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Osaka International Women's Marathon and Osaka Half Marathon Preview

by Brett Larner

The race to make the Japanese team for August's London World Championships continues Sunday at the Osaka International Women's Marathon.  Snakebitten in recent years by the presence of Eastern European women associated with disgraced Russian agent Andrey Baranov, Osaka has noticeably toned down its international component this year.  Rio Olympian Mai Ito (Team Otsuka Seiyaku) leads the field, her 2:24:42 best the fastest time of any woman in the race over the last three years and nearly a minute ahead of Ethiopian-born Shitaye Habtegebrel (Bahrain).  2012 Osaka winner Risa Shigetomo (Team Tenmaya) and last year's Gold Coast Airport Marathon course record-breaker Misato Horie (Team Noritz) make up Ito's main front end competition, where they will have to break 2:22:30 and be the top Japanese woman to be guaranteed a spot on the London team.

That's not an impossible task.  Last year Kayoko Fukushi (Team Wacoal) did it, winning outright in 2:22:17, but Ito, Shigetomo, Horie and others are not exactly up to the same level of ability as half marathon national record holder Fukushi.  More likely they will be chasing the JAAF's B-criteria for making London, finishing within the first three Japanese women with an aggressive race to stay in range of the overall winner.  Young talents Risa Takenaka (Team Shiseido), Misaki Kato (Team Kyudenko) and Hanae Tanaka (Team Daiichi Seimei) are pretty good bets to factor into that sort of race, Takenaka and Kato poised for breakthroughs after ambitious running in Osaka last year and Tanaka, a training partner of Rio Olympian Tomomi Tanaka (Team Daiichi Seimei), making her serious marathon debut after an easy 2:42:23 tuneup win at December's Kakogawa Marathon.  Already in the ring for possible London selection after winning August's Hokkaido Marathon, Kaori Yoshida (Team RxL) will be looking to erase the black mark next to her name from a bad run at November's Saitama International Marathon selection race.

Habtegebrel is the only international to have broken 2:27 in the last three years, meaning the front Japanese women are not likely to have much company once the pacers bow out.  Other overseas runners include Iwona Lewandowska (Poland), Muluhabt Tsega (Ethiopia), Serena Burla (U.S.A.), Cassie Fien (Australia), Ling-Ling Jin (China) and Munkhzaya Bayartsogt (Mongolia).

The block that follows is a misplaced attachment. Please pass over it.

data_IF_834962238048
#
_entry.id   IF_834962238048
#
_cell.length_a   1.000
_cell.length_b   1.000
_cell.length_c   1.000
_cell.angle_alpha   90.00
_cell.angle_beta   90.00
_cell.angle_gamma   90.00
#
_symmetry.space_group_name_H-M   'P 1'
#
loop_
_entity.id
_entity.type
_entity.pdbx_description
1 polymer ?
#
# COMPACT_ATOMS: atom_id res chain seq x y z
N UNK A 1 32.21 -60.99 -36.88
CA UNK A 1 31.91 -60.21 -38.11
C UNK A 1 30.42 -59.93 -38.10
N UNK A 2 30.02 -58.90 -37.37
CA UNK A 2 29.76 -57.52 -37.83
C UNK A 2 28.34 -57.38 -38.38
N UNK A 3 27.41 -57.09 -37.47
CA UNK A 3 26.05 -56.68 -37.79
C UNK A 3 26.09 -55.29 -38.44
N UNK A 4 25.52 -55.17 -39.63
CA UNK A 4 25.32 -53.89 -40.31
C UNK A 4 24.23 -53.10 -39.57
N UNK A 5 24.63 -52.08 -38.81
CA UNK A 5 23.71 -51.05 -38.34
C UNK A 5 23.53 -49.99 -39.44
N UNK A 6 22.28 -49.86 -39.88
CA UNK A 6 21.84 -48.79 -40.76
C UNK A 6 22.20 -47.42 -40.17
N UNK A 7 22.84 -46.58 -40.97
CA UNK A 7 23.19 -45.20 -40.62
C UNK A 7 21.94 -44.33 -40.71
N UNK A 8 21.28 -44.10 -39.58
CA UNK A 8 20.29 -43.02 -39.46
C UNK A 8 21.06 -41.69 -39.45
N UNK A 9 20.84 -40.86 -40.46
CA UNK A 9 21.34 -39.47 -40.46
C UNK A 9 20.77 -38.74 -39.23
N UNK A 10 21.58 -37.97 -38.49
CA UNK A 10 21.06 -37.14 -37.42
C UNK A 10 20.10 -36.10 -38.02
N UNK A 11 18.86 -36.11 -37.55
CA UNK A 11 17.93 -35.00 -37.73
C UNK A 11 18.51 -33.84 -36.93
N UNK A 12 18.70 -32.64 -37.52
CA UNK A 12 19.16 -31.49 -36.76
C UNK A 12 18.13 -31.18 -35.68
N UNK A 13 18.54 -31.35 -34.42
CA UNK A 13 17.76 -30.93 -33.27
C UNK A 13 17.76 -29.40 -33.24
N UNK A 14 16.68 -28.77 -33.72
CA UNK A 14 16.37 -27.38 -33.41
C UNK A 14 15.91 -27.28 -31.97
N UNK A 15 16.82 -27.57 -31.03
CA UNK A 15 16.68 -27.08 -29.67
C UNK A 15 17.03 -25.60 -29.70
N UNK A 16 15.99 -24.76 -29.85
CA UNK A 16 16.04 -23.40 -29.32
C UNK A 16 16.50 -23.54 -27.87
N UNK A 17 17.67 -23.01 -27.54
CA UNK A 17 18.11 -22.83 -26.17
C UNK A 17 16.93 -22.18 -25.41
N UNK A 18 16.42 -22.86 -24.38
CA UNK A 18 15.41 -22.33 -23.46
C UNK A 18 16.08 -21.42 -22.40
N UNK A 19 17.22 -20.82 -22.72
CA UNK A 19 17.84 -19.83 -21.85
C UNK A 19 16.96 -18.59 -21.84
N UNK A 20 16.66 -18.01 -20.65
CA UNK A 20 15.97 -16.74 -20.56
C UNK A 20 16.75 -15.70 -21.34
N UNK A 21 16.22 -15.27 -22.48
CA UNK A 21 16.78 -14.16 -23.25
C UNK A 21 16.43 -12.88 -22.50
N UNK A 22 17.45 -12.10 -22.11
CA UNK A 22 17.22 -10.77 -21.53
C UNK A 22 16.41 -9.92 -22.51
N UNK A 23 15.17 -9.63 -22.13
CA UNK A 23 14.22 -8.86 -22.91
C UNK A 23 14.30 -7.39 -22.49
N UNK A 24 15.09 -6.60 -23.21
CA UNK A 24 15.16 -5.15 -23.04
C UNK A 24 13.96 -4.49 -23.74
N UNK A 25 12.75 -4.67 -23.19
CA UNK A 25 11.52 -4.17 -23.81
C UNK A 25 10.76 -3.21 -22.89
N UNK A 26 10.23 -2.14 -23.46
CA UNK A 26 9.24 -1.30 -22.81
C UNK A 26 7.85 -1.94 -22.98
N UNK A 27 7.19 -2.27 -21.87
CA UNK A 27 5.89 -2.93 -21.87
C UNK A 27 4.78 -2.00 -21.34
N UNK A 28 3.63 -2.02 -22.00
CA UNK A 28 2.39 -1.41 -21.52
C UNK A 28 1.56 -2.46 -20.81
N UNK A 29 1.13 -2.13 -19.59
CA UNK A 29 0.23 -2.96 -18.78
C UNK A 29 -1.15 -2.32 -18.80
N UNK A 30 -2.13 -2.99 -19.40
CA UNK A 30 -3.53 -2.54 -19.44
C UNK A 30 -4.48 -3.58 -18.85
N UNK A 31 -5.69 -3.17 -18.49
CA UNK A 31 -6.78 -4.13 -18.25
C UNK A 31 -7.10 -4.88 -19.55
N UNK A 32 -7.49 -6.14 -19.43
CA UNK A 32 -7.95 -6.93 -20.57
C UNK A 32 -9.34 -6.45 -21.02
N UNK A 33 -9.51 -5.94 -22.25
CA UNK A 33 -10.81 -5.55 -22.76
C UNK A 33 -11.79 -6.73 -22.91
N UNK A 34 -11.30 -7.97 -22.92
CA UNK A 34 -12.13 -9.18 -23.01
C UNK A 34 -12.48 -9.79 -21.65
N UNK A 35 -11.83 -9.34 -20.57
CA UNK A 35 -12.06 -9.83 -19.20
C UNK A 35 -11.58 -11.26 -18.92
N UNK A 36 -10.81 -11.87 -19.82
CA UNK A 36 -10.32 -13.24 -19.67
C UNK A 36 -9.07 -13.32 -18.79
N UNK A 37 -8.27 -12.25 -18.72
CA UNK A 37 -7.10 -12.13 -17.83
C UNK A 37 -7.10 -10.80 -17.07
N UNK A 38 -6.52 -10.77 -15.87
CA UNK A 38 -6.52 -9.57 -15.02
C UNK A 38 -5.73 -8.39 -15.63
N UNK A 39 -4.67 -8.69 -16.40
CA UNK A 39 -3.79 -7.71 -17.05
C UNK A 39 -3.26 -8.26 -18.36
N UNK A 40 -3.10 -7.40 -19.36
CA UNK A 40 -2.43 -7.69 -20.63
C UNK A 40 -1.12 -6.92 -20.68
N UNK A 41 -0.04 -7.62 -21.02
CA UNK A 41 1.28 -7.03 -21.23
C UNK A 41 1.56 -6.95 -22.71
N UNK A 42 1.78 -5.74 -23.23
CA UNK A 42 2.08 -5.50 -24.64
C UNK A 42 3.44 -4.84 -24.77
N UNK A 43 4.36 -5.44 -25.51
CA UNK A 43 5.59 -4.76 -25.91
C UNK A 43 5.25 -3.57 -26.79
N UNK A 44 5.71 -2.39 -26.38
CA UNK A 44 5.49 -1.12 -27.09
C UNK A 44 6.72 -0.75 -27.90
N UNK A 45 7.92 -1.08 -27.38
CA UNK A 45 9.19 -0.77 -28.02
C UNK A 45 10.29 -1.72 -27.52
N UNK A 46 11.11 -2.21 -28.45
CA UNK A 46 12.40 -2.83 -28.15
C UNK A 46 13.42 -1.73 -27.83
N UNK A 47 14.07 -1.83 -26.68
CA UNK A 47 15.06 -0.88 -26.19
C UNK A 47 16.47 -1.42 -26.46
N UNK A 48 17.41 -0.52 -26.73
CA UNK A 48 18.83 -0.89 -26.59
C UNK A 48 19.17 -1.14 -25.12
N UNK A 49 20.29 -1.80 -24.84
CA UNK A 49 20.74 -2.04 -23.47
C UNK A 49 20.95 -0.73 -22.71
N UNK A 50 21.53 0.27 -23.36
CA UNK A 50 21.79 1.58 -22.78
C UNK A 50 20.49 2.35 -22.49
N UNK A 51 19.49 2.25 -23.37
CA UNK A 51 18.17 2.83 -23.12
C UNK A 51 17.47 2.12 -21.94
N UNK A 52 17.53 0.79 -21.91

Run simultaneously with the marathon in the opposite direction, the Osaka Half Marathon has gradually grown into a top-level early-season half.  The men's race is led by Takuya Fukatsu (Team Asahi Kasei), arguably the favorite for top Japanese man at next month's Tokyo Marathon, with 2:23 marathoner Rei Ohara (Team Tenmaya) leading the women's race in what is bound to be a tuneup for March's Nagoya Women's Marathon.

The Osaka International Women's Marathon will be broadcast live on Fuji TV starting at 12:00 noon Japan time.  International viewers may be able to watch live streaming via

36th Osaka International Women's Marathon
Elite Field Highlights
Osaka, 1/29/17
all times are best within last three years except where noted

Mai Ito (Otsuka Seiyaku) - 2:24:42 (Nagoya Women's 2015)
Shitaye Habtegebrel (Bahrain) - 2:25:36 (Dubai 2016)
Risa Shigetomo (Tenmaya) - 2:26:39 (Osaka Women's 2015)
Misato Horie (Noritz) - 2:26:40 (Gold Coast 2016)
Iwona Lewandowska (Poland) - 2:27:47 (London 2015)
Risa Takenaka (Shiseido) - 2:28:09 (Nagoya Women's 2015)
Yuko Watanabe (Edion) - 2:28:36 (Osaka Women's 2015)
Kaori Yoshida (Team RxL) - 2:28:43 (Saitama Int'l 2015)
Muluhabt Tsega (Ethiopia) - 2:29:17 (Beirut 2014)
Mari Ozaki (Noritz) - 2:29:56 (Osaka Women's 2015)
Serena Burla (U.S.A.) - 2:30:40 (Chicago 2016)
Yuka Takemoto (Canon AC Kyushu) - 2:31:02 (Kitakyushu 2014)
Misaki Kato (Kyudenko) - 2:31:04 (Osaka Women's 2016)
Haruna Takada (Yamada Denki) - 2:31:17 (Nagoya Women's 2016)
Aya Higashimoto (Juhachi Ginko) - 2:31:28 (Osaka Women's 2016)
Rie Uchida (Otsuka Seiyaku) - 2:32:25 (Nagoya Women's 2016)
Hiroko Yoshitomi (Memolead) - 2:32:38 (Tokyo 2014)
Hiroko Miyauchi (Hokuren) - 2:32:40 (Osaka Women's 2016)
Cassie Fien (Australia) - 2:33:17 (Saitama Int'l 2016)
Ling-Ling Jin (China) - 2:33:22 (Hengshui 2015)
Nanami Matsuura (Tenmaya) - 2:33:24 (Osaka Women's 2014)
Munkhzaya Bayartsogt (Mongolia) - 2:33:36 (Chongqing 2015)
Asami Furuse (Kyocera) - 2:34:12 (Hokkaido 2015)
Kanae Shimoyama (Noritz) - 2:35:07 (Nagoya Women's 2016)
Hisae Yoshimatsu (Shunan City Hall) - 2:35:46 (Hofu 2015)
Yumiko Kinoshita (SWAC) - 2:35:49 (Tokyo 2015)
Yoshiko Sakamoto (YWC) - 2:36:02 (Osaka 2016)
Saki Tokoro (Kansai Gaikokugo Univ.) - 2:37:08 (Osaka Women's 2016)
Hanae Tanaka (Daiichi Seimei) - 2:42:23 (Kakogawa 2016)

Sakie Arai (Osaka Gakuin Univ.) - 1:12:45 (Matsue Ladies Half 2016)
Honami Maeda (Tenmaya) - 1:12:50 (Nat'l Corp. Half 2016)
Anna Hasuike (Higo Ginko) - 1:13:19 (Nat'l Corp. Half 2014)
Wakana Hayashi (Osaka Gakuin Univ.) - 1:14:39 (Osaka Half 2015)
Haruna Maekawa (Juhachi Ginko) - 1:16:00 (Nat'l Corp. Half 2015)
Asumi Kato (Keio Univ.) - 1:16:55 (Ageo Half 2016)
Kimiko Sato (Kyoto Sangyo Univ.) - 34:02 (West Japan Univ. Champs 10 km 2015)

© 2017 Brett Larner
all rights reserved


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translated and edited by Brett Larner
photo © 2012 Dr. Helmut Winter, all rights reserved